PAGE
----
How the media reports the latest findings – scientific or otherwise -- facilitates the cherry pick.  The constant drip-drip-drip of studies and reports – frequently embargoed by leading journals and agencies to enhance the appearance of newsworthiness – is routinely followed by advocates of this or that perspective scrambling to issue press releases highlighting how the new finding vindicates their perspective and demolishes that of their opponents.

Consequently, the general public may be confused when reading this week that coffee causes cancer, because last week the media reported that coffee prevents cancer.  But this is how science, or intelligence gathering more generally, actually works. The most recent study adds only a bit of information to a vast sea of previous research and knowledge, and consequently is rarely definitive.  Smoking guns are rare.  Often the most accurate appraisal of information is “we simply don’t know for sure.”  But decisions --Drink coffee?  Invade Iraq?  Regulate emissions? -- have to be made anyway.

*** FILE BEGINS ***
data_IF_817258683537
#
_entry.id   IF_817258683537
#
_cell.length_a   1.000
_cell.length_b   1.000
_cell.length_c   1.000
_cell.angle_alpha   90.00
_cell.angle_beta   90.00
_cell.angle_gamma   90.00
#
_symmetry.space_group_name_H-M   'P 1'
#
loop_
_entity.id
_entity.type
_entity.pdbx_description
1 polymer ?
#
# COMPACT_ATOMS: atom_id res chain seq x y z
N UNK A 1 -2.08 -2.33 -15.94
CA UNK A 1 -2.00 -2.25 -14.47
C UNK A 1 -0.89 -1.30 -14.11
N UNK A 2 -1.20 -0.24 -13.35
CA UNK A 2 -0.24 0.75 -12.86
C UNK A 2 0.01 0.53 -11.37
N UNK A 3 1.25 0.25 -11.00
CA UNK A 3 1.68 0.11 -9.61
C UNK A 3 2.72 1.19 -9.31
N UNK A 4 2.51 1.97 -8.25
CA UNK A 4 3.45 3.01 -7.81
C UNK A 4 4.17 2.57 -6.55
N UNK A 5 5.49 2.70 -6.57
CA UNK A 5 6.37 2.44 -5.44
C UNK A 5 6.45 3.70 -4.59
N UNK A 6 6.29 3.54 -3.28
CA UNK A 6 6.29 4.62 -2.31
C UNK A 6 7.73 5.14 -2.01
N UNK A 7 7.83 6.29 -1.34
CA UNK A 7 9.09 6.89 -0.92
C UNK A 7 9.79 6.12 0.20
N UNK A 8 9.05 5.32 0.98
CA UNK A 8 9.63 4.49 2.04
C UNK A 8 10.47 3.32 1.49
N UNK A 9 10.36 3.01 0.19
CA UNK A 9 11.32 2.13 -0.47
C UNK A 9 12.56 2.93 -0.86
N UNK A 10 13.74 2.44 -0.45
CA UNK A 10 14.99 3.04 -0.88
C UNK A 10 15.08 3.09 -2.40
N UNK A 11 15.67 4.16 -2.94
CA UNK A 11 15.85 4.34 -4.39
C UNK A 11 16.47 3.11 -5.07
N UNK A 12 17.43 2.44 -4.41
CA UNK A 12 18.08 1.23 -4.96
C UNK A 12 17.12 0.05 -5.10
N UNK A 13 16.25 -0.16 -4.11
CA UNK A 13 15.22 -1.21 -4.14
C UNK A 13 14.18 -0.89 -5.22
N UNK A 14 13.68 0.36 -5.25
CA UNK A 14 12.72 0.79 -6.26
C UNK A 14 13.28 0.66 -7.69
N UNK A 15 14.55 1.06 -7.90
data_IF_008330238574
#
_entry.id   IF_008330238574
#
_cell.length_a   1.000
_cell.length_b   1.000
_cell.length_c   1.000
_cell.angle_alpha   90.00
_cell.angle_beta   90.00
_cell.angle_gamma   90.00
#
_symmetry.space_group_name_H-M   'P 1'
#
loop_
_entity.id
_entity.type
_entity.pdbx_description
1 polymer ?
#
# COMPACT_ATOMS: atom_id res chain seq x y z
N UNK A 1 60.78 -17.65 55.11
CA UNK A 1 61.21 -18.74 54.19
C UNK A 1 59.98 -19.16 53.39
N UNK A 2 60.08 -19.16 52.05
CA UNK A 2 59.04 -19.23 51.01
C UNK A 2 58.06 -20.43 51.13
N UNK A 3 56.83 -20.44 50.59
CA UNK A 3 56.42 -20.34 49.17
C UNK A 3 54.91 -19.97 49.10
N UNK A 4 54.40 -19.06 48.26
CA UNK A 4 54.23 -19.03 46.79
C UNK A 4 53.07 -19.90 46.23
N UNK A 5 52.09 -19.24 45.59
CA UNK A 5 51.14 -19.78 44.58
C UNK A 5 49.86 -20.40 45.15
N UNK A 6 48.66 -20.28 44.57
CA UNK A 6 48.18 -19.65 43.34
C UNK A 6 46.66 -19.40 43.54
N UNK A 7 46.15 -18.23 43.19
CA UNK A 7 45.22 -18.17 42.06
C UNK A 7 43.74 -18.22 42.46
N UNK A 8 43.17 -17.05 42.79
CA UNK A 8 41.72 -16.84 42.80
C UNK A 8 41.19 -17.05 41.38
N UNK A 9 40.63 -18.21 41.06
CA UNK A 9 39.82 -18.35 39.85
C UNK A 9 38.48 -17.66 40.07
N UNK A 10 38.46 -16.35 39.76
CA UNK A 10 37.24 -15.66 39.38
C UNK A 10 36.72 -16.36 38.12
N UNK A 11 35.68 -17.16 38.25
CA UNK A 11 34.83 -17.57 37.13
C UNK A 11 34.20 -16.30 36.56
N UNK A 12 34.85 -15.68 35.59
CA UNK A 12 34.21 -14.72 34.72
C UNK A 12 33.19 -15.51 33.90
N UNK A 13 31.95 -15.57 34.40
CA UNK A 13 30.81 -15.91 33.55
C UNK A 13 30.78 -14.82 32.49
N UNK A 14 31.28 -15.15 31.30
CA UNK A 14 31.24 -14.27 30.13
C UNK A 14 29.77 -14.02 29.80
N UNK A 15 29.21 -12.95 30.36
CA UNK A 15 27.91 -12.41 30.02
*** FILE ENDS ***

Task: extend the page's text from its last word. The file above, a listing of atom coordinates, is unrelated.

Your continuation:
When faced with uncertainty we frequently base our commitments to particular actions on factors other than facts.  Familiar examples of strategies that we use include:  innocent until proven guilty, the precautionary principle, and the doctrine of preemption.  In such cases, “facts” are simply resources for marketing our preferences to others.  As Ivo Daalder and James Lindsay observe in their recent book on United States foreign policy, “Journalists and intellectuals often assume that beliefs are built on a foundation of facts.  This assumption is usually wrong… people generally come to their beliefs about how the world works long before they encounter facts.”

The cherry pick is facilitated by the world’s fundamental complexity and uncertainty and the corresponding diversity of information at our disposal.  A former aid to Vice President Dick Cheney explained in an interview with Seymour Hersh how the cherry pick works in practice: “There’s so much intelligence out there that it’s easy to pick and choose your case.  It opens things up to cherry-picking.”  This is a familiar situation to those who study the role of scientific information in decision making.  As Daniel Sarewitz  observes, “Rather than resolving political debate, science often becomes ammunition in partisan squabbling, mobilized selectively by contending sides to bolster their positions.”